Dr. Amy Alman works with interdisciplinary team to develop app for teens with asthma

| COPH Office of Research, Departments, EPI-BIO, Monday Letter, Our Research, PRC

USF College of Public Health’s Dr. Amy Alman completed the trial portion and is now in the data analysis phase of an app that she and fellow USF researchers have developed as a tool for teens with asthma.

Dr. Amy Alman (center) with the Asthma App Team (Photo by Megan DiTizio).

Dr. Amy Alman and her Asthma App Team. (Front row, from left): Tali Schneider, Amy Alman, and Bria Thomas. (Back row, from left): Laura Baum, Paul Rosen, Wei Wang, James Lindenberger, Nafila Shaikh, and Sanjari Sanghani.

Alman, an assistant professor in the Department of Epidemiology and Biostatistics, said the app is a way for adolescents and teens who are transitioning from their parents being primarily responsible for their asthma management to being responsible themselves.

“It is intended to provide a way for the teens to be more aware of their symptoms and triggers so that they use their medicine more appropriately and increase awareness of their condition, improve their management and ultimately have better outcomes in terms of fewer emergency room visits and situations where they require immediate medical attention,” Alman said.

Alman received pilot funding through the COPH’s Interdisciplinary Team Award to develop and complete a pilot trial for the app.

Building on formative studies by the team from 2012, a USF Health IS team led by Matthew Warner and Ivan Vasquez coded and developed the app. After the app was created, Alman and her team recruited 20 participants, ages 12-17 years old, for a three-month trial of the app.  At the end of the trial, the team was able to combine many data points per participant, including clinical data, app usage statistics, and baseline and follow-up survey and interview responses.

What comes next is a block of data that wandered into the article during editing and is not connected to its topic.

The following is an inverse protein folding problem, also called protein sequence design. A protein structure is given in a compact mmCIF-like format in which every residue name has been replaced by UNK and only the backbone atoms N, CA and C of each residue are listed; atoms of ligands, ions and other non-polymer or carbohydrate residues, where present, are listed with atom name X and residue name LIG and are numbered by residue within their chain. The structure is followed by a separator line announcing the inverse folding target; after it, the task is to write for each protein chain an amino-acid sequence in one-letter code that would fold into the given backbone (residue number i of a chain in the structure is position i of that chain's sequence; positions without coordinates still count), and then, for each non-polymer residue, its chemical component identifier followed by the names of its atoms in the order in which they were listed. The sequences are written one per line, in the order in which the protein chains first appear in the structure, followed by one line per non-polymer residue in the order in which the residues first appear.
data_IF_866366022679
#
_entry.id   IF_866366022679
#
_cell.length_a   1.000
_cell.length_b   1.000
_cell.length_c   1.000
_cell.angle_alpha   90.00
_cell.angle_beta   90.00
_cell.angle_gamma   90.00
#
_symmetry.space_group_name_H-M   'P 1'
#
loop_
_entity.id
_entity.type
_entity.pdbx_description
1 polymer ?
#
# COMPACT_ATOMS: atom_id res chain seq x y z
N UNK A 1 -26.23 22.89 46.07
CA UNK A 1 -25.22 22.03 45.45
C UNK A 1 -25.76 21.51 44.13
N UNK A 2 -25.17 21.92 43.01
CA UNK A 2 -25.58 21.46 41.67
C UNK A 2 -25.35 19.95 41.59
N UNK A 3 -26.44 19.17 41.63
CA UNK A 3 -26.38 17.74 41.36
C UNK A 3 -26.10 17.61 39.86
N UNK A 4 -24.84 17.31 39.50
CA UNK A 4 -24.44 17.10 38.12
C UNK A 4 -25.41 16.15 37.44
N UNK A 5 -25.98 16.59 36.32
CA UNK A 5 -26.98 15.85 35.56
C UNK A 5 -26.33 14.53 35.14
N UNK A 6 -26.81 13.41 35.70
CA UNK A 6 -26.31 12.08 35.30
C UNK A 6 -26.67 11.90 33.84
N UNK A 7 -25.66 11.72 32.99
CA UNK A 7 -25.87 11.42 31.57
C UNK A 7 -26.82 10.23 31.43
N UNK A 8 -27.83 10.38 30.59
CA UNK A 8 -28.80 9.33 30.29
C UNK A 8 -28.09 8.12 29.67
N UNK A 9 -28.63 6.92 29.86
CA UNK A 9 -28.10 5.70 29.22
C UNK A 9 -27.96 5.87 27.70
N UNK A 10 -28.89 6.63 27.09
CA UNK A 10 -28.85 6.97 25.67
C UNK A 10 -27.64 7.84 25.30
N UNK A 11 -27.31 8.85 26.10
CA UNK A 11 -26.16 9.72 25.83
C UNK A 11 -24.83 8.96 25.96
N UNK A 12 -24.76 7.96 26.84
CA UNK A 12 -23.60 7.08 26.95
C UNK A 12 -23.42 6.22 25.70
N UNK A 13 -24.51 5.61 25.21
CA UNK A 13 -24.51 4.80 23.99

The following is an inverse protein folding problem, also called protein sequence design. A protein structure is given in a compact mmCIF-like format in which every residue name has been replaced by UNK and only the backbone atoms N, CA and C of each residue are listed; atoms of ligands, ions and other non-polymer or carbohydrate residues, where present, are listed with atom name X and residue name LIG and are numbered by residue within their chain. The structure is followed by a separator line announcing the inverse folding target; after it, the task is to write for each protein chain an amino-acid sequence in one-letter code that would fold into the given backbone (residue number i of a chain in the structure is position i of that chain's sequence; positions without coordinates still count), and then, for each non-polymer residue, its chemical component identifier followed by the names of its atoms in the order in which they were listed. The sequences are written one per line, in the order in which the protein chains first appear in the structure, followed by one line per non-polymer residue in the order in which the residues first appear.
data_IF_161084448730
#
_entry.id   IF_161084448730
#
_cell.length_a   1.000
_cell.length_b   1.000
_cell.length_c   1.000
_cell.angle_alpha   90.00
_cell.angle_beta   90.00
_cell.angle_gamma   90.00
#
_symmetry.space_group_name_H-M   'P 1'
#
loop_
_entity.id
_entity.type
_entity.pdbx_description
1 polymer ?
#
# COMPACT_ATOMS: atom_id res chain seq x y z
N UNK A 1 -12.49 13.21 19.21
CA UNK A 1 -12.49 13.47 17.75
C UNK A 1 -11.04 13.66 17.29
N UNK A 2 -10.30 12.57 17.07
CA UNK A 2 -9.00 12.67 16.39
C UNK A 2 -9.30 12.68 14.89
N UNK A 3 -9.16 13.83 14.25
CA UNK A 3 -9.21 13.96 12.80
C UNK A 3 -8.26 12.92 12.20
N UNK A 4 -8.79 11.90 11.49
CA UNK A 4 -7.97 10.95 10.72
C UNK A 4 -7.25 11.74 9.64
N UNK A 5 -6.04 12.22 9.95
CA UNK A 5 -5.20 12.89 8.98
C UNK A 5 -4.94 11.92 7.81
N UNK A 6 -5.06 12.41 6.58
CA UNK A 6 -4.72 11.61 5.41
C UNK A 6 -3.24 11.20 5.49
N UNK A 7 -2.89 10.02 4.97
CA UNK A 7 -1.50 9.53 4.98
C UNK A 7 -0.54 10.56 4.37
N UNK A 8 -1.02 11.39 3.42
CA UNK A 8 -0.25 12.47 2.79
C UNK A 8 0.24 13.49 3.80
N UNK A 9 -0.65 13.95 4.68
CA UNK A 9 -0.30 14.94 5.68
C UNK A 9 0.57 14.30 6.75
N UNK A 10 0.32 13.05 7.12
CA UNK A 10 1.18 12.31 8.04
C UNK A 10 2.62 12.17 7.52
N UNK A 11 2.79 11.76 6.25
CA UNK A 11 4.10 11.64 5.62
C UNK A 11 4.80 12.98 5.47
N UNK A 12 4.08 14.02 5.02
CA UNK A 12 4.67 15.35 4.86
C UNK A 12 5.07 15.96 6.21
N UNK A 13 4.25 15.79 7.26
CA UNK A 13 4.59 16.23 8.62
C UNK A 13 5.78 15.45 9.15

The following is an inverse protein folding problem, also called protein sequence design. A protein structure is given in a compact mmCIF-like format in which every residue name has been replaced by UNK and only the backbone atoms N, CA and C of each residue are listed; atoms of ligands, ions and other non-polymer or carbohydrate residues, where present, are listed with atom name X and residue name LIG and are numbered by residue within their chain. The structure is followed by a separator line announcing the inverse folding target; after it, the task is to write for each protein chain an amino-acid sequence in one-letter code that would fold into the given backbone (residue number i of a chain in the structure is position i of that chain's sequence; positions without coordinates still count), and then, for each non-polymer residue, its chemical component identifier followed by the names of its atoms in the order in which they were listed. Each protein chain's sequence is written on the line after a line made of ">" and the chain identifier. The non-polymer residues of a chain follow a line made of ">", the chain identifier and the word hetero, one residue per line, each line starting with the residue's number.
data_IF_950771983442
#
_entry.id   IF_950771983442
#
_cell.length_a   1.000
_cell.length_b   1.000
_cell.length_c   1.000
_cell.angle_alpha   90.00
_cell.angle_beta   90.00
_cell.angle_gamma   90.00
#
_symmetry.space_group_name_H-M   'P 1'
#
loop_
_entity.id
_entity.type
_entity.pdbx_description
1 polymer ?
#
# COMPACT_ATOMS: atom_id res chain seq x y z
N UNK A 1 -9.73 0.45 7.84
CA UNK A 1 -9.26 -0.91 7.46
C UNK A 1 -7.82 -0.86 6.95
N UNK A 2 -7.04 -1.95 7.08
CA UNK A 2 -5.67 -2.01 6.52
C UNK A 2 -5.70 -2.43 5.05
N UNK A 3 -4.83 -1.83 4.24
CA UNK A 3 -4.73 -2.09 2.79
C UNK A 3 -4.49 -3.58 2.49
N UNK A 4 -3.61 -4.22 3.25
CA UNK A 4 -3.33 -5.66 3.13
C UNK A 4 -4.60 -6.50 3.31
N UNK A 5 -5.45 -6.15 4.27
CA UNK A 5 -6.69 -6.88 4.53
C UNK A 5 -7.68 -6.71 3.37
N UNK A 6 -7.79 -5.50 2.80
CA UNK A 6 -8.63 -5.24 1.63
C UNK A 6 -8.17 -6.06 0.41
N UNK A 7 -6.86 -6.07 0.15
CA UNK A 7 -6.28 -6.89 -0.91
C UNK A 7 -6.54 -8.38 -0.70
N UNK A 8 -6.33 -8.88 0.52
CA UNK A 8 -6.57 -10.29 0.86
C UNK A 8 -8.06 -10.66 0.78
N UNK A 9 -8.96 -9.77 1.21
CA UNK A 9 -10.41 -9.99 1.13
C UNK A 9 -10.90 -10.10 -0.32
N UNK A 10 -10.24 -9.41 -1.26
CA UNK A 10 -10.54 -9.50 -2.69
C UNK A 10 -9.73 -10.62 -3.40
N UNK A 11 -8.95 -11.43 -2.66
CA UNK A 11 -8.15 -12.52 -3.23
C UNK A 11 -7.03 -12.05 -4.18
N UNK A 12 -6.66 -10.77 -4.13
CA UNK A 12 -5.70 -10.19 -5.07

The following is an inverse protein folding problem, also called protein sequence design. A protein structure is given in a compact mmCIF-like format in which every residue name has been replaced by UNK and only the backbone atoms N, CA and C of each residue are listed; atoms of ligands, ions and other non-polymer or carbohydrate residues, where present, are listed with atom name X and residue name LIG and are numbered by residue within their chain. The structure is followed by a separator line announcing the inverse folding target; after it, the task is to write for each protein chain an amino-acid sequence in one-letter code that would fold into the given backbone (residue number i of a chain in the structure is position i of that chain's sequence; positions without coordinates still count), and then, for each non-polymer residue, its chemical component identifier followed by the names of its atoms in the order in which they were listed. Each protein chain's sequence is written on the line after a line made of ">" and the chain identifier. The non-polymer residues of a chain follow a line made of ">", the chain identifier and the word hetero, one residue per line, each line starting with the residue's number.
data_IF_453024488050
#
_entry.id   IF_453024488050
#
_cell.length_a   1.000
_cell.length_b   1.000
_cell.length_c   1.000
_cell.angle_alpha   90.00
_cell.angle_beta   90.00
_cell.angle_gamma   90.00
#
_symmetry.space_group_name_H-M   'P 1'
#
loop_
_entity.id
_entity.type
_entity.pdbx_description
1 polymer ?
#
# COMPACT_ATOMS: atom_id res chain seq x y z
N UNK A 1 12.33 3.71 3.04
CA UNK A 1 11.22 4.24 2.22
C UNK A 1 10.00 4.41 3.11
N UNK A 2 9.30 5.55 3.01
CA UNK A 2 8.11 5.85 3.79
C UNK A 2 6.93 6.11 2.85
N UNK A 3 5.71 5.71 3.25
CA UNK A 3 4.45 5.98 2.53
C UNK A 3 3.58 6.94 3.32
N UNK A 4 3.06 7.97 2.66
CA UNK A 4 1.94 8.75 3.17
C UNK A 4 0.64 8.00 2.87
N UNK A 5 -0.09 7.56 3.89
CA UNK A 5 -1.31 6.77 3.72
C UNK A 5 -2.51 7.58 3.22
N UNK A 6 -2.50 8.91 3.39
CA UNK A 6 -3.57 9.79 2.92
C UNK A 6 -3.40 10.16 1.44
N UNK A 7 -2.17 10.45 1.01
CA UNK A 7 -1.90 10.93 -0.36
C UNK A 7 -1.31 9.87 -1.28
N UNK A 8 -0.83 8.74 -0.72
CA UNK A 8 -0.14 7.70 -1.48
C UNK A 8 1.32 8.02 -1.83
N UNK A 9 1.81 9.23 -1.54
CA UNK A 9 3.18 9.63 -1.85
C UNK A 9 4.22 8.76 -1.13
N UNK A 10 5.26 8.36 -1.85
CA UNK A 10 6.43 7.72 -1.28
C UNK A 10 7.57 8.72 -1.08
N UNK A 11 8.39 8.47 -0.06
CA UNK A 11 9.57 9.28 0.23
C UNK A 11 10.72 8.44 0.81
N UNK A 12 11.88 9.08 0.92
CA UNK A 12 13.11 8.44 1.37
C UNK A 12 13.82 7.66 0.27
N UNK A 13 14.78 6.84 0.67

During the trial, participants would input their peak flows and any symptoms they were having into the app. The app would then provide information, including any medicine they needed to take, based on their individualized asthma action plan.  The app would also send reminders for when they should log their information into the app.

“It basically takes the paper form of the asthma action plan and puts it into an app so that they have it on their phone and can use it at any time,” Alman said.

Screen shots from the asthma app (Photos courtesy of Matthew Warner).

Screen shots from the asthma app (Photos courtesy of Matthew Warner).

Alman doesn’t believe that they will see much difference in the patients’ clinical outcomes in this short trial period, but they will be seeking funding to further the development of the app and to perform a larger trial with a longer follow-up period.

“The focus of the next phase of development is to make the app more fun to use so that the teens would want to use it for longer periods of time,” said Alman. “We then would follow-up for longer periods of time so that we can try to detect any difference in the clinical outcomes compared to patients not using the app.”

Long-term goals for researchers would be to eventually see this app broadly available.

“What I would really like to see is that is goes beyond USF, so that it’s not just an USF product that only works inside our system, but something that a teenager can download anywhere,” Alman said.

Alman said that this project was different than what she usually works on because it involved so many different disciplines.

“It is very interdisciplinary; it is not just across health but into engineering and computer science as well. We are bringing on new team members to work with us in the next phase and are working hard to develop a product that will have lasting impact!” she said.

 

Story by Caitlin Keough, USF College of Public Health